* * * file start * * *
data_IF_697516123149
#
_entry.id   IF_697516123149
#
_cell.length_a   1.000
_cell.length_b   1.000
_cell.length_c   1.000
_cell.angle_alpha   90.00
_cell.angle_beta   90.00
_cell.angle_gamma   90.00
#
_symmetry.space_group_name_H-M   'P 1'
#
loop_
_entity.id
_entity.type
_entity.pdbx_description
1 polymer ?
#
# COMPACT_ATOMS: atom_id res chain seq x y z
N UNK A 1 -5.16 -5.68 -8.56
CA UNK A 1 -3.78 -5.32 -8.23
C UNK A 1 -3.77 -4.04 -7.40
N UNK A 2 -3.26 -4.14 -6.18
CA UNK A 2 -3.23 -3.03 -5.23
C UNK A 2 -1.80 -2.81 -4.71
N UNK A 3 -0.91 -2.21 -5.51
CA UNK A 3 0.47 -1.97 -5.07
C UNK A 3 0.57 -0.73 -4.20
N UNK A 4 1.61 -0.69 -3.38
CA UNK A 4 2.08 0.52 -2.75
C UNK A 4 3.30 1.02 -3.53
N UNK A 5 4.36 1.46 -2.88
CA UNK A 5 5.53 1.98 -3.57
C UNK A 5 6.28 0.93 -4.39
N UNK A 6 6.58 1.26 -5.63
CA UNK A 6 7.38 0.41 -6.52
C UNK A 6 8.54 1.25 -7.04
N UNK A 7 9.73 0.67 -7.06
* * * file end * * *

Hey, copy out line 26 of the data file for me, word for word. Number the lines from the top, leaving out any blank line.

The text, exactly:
C UNK A 2 -1.80 -2.81 -4.71